(1) A lot of characters are introduced, some of whom are really rather interesting, but given the constraints on space, they get rather cursory treatment and that's a shame. Worse still, there are three interlinking plot strands all of which are cursorily dealt with and tidied up in very little space. One,
Aditya Mallya
Sep 22, 2013 Aditya Mallya rated it liked it
Top 10: The Forty-Niners is a brief excursion into the past of Neopolis, the fantastical city of super-beings that was the setting for the acclaimed (is there any other kind with Alan Moore at the helm?) Top 10 series. This graphic novella takes us back to 1949, when the city was formed as a glorified dumping ground for discarded 'science-heroes' (and villains) that had proliferated during World War II. There is a funny scene at the beginning when the mayor informs the incoming super-citizens th ...more
Mar 10, 2008 Jace rated it liked it
Shelves: comics
FORTY-NINERS is a pretty solid prequel, and a great book for Top 10 fans looking to experience more of that world. Alan Moore's writing is amazing as always and the art is very pretty. The hazy, sepia style successfully sets the mood of a big city in days gone by.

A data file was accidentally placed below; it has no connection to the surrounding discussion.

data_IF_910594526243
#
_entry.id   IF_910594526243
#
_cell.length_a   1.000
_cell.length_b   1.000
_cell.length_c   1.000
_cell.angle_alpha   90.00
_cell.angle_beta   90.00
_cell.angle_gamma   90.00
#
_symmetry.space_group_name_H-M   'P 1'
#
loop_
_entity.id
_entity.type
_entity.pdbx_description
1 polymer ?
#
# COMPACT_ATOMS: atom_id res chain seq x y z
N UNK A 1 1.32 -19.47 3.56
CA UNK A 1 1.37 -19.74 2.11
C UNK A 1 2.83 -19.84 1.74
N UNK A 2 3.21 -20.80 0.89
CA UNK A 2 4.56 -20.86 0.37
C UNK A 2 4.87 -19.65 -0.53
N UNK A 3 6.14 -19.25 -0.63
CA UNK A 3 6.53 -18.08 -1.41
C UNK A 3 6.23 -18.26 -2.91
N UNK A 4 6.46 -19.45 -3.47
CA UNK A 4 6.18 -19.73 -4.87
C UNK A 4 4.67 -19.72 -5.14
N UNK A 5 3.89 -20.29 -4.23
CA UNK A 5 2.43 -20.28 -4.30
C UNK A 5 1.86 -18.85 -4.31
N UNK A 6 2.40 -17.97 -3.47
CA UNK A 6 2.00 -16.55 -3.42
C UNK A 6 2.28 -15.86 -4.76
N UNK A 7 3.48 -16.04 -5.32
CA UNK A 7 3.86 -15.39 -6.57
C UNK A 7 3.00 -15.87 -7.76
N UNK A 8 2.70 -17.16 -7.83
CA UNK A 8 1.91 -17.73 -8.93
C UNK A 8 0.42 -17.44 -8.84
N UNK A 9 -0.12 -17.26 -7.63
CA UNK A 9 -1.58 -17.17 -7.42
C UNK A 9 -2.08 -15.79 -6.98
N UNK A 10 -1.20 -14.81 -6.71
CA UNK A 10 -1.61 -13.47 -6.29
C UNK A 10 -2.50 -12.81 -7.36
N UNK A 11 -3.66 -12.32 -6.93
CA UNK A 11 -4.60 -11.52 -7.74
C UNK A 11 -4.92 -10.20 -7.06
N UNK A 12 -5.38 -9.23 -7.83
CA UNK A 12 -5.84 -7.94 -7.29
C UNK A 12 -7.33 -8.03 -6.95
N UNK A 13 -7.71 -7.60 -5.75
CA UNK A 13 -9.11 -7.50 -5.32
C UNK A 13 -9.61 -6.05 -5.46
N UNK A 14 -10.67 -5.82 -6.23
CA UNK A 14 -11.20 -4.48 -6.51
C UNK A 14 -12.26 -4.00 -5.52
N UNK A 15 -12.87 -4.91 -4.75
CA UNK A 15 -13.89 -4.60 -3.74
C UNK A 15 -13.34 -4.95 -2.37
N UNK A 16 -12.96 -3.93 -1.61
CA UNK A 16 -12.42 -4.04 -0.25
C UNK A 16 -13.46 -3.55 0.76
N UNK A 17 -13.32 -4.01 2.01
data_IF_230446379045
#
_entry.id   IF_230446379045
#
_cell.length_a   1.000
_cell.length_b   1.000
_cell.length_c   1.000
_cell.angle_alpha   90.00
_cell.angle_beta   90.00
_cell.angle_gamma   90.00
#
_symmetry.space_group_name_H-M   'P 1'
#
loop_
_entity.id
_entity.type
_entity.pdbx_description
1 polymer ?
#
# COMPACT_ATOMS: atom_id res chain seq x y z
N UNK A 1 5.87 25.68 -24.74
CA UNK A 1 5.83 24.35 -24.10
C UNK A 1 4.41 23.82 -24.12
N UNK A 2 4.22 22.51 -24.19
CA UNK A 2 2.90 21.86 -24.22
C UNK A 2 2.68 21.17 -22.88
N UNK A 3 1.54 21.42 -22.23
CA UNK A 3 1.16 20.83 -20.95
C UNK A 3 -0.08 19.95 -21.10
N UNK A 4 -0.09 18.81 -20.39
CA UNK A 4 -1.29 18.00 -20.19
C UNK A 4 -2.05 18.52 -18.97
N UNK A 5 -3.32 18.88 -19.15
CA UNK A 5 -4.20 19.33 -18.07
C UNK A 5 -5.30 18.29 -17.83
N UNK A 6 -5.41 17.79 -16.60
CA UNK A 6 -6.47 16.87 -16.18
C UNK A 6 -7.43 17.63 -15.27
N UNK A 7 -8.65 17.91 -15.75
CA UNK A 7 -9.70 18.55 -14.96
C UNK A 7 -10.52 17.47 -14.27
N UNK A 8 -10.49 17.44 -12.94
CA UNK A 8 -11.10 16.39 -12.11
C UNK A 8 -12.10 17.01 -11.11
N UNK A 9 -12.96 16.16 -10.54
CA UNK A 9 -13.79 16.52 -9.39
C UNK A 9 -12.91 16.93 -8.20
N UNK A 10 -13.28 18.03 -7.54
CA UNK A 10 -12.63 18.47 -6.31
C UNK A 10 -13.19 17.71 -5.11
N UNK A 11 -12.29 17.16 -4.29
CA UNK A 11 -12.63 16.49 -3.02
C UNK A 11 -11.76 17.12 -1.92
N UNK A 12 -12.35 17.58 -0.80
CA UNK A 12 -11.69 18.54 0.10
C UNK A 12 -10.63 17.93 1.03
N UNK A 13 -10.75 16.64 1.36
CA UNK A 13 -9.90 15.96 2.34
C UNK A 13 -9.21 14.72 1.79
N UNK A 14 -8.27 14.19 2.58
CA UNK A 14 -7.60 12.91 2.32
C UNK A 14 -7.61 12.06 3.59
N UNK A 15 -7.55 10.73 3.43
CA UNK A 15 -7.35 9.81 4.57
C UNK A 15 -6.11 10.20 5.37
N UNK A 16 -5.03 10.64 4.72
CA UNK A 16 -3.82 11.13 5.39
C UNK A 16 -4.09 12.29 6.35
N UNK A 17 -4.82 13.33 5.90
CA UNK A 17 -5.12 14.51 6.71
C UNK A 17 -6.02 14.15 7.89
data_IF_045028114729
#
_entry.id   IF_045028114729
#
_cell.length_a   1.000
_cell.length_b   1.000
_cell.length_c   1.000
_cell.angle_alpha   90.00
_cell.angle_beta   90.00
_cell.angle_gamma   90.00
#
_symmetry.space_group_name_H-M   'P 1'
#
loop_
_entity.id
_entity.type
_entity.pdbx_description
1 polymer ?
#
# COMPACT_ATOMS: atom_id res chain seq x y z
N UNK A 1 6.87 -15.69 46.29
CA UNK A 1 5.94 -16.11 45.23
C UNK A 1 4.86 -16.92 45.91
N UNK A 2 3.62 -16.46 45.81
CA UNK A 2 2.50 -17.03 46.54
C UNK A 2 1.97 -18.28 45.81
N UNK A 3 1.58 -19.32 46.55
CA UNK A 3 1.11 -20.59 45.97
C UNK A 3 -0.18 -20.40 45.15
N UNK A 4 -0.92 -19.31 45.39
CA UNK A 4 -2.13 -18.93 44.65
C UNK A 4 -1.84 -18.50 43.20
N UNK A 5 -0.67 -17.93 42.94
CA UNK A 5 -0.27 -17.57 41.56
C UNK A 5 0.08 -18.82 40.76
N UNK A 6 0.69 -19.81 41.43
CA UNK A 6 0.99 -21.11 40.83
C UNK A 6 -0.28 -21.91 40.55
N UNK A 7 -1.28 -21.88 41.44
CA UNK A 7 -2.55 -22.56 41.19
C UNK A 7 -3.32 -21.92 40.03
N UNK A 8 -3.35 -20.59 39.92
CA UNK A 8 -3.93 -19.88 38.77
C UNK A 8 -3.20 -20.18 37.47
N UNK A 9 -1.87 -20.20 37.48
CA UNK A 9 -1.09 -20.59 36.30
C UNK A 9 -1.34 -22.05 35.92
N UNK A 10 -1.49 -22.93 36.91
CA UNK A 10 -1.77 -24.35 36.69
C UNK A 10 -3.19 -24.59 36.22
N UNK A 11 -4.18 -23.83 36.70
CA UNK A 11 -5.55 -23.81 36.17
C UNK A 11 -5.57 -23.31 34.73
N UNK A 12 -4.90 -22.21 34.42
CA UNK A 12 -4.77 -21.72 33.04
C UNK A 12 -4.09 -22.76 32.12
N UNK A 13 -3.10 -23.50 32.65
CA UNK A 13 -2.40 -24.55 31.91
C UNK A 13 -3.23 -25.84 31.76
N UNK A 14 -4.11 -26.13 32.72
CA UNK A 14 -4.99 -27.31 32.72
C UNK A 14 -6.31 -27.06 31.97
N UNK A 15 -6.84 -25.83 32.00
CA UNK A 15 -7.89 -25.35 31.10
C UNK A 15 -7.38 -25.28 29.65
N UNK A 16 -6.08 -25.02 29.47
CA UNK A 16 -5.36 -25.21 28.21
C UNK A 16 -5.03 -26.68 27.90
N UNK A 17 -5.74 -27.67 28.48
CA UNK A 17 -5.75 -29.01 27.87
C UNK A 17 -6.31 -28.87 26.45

It was great to see the origin of Neopolis and meet Jet Lad when he was younger. My only complaint is that this book feels a little too concentrated on the plot. Whereas the previous Top 10 stories were expansive and gave large glimpse
Michelle Johnson
Jul 17, 2014 Michelle Johnson rated it liked it
QUICK PITCH: During WWII, real-life superheroes fought alongside the armies of the Axis and the Allies! After the war, normal people didn't want to be neighbors with real-life superheroes! So we built 'em a city!

VERDICT: As the prequel to Top 10, Vol. 1, The Forty-Niners suffers a bit from Prequel Syndrome*. I don't think it'd stand well entirely on its own. As part of a set-piece, though, it's good to go back and see some characters differently.

I was a bit frustrated by the vampire gangs, most